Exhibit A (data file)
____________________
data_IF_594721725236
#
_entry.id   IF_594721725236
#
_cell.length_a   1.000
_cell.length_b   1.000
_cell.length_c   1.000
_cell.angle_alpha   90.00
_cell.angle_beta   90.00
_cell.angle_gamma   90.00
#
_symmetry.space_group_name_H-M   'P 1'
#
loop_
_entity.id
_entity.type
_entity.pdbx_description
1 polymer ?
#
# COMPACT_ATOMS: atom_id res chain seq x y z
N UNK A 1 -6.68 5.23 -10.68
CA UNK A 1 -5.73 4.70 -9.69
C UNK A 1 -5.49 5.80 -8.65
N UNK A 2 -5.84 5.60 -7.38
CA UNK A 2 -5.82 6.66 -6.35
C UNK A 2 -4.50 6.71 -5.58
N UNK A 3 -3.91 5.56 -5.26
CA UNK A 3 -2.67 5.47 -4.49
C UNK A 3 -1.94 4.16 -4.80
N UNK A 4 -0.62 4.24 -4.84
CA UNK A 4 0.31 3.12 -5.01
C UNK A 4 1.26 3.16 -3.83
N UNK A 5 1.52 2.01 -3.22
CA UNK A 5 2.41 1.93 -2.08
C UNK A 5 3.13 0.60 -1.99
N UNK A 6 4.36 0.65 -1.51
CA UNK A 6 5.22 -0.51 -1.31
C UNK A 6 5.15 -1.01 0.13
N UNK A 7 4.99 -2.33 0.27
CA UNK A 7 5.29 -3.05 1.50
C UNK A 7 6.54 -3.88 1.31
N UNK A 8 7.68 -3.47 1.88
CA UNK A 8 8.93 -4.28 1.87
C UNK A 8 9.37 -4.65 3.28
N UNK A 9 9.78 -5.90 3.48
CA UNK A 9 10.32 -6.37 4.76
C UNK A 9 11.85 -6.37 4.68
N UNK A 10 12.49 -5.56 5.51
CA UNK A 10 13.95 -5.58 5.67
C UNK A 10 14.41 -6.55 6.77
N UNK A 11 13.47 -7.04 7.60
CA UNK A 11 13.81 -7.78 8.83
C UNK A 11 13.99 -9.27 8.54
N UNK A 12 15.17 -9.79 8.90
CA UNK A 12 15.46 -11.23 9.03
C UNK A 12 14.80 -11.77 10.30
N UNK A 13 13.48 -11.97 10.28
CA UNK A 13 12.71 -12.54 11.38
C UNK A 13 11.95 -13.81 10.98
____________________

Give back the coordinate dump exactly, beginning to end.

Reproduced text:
data_IF_594721725236
#
_entry.id   IF_594721725236
#
_cell.length_a   1.000
_cell.length_b   1.000
_cell.length_c   1.000
_cell.angle_alpha   90.00
_cell.angle_beta   90.00
_cell.angle_gamma   90.00
#
_symmetry.space_group_name_H-M   'P 1'
#
loop_
_entity.id
_entity.type
_entity.pdbx_description
1 polymer ?
#
# COMPACT_ATOMS: atom_id res chain seq x y z
N UNK A 1 -6.68 5.23 -10.68
CA UNK A 1 -5.73 4.70 -9.69
C UNK A 1 -5.49 5.80 -8.65
N UNK A 2 -5.84 5.60 -7.38
CA UNK A 2 -5.82 6.66 -6.35
C UNK A 2 -4.50 6.71 -5.58
N UNK A 3 -3.91 5.56 -5.26
CA UNK A 3 -2.67 5.47 -4.49
C UNK A 3 -1.94 4.16 -4.80
N UNK A 4 -0.62 4.24 -4.84
CA UNK A 4 0.31 3.12 -5.01
C UNK A 4 1.26 3.16 -3.83
N UNK A 5 1.52 2.01 -3.22
CA UNK A 5 2.41 1.93 -2.08
C UNK A 5 3.13 0.60 -1.99
N UNK A 6 4.36 0.65 -1.51
CA UNK A 6 5.22 -0.51 -1.31
C UNK A 6 5.15 -1.01 0.13
N UNK A 7 4.99 -2.33 0.27
CA UNK A 7 5.29 -3.05 1.50
C UNK A 7 6.54 -3.88 1.31
N UNK A 8 7.68 -3.47 1.88
CA UNK A 8 8.93 -4.28 1.87
C UNK A 8 9.37 -4.65 3.28
N UNK A 9 9.78 -5.90 3.48
CA UNK A 9 10.32 -6.37 4.76
C UNK A 9 11.85 -6.37 4.68
N UNK A 10 12.49 -5.56 5.51
CA UNK A 10 13.95 -5.58 5.67
C UNK A 10 14.41 -6.55 6.77
N UNK A 11 13.47 -7.04 7.60
CA UNK A 11 13.81 -7.78 8.83
C UNK A 11 13.99 -9.27 8.54
N UNK A 12 15.17 -9.79 8.90
CA UNK A 12 15.46 -11.23 9.03
C UNK A 12 14.80 -11.77 10.30
N UNK A 13 13.48 -11.97 10.28
CA UNK A 13 12.71 -12.54 11.38
C UNK A 13 11.95 -13.81 10.98